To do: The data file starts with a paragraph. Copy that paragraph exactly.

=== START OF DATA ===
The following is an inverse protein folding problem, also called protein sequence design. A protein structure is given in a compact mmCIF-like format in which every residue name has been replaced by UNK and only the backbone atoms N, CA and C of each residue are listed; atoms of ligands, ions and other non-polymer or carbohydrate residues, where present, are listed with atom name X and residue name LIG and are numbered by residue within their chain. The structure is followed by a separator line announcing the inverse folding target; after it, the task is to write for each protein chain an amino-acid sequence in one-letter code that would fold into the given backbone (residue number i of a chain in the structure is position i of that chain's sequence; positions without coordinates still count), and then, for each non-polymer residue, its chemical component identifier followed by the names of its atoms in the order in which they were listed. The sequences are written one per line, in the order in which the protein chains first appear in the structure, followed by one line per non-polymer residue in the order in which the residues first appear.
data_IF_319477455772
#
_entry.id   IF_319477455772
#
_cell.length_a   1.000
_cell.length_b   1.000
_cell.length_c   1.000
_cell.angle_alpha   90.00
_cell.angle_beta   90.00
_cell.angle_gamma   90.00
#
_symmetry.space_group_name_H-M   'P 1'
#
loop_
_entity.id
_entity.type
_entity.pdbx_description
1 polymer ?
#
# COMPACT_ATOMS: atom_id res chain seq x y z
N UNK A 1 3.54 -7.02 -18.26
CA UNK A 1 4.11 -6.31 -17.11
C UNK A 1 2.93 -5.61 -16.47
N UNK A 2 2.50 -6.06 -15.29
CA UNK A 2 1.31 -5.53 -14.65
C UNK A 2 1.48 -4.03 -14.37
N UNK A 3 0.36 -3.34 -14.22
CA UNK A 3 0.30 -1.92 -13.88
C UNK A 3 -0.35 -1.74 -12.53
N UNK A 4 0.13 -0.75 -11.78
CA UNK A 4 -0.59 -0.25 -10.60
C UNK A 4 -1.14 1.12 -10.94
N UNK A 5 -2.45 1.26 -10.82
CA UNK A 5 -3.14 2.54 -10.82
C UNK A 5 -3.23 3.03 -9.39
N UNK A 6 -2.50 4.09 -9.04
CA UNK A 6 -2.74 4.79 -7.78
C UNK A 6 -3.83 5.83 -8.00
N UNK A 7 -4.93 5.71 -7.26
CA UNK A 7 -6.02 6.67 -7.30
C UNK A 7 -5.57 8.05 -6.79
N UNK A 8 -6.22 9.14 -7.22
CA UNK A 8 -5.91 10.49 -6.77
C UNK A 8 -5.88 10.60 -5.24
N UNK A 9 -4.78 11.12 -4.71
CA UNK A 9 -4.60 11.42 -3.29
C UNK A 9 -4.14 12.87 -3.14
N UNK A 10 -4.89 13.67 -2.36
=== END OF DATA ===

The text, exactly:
The following is an inverse protein folding problem, also called protein sequence design. A protein structure is given in a compact mmCIF-like format in which every residue name has been replaced by UNK and only the backbone atoms N, CA and C of each residue are listed; atoms of ligands, ions and other non-polymer or carbohydrate residues, where present, are listed with atom name X and residue name LIG and are numbered by residue within their chain. The structure is followed by a separator line announcing the inverse folding target; after it, the task is to write for each protein chain an amino-acid sequence in one-letter code that would fold into the given backbone (residue number i of a chain in the structure is position i of that chain's sequence; positions without coordinates still count), and then, for each non-polymer residue, its chemical component identifier followed by the names of its atoms in the order in which they were listed. The sequences are written one per line, in the order in which the protein chains first appear in the structure, followed by one line per non-polymer residue in the order in which the residues first appear.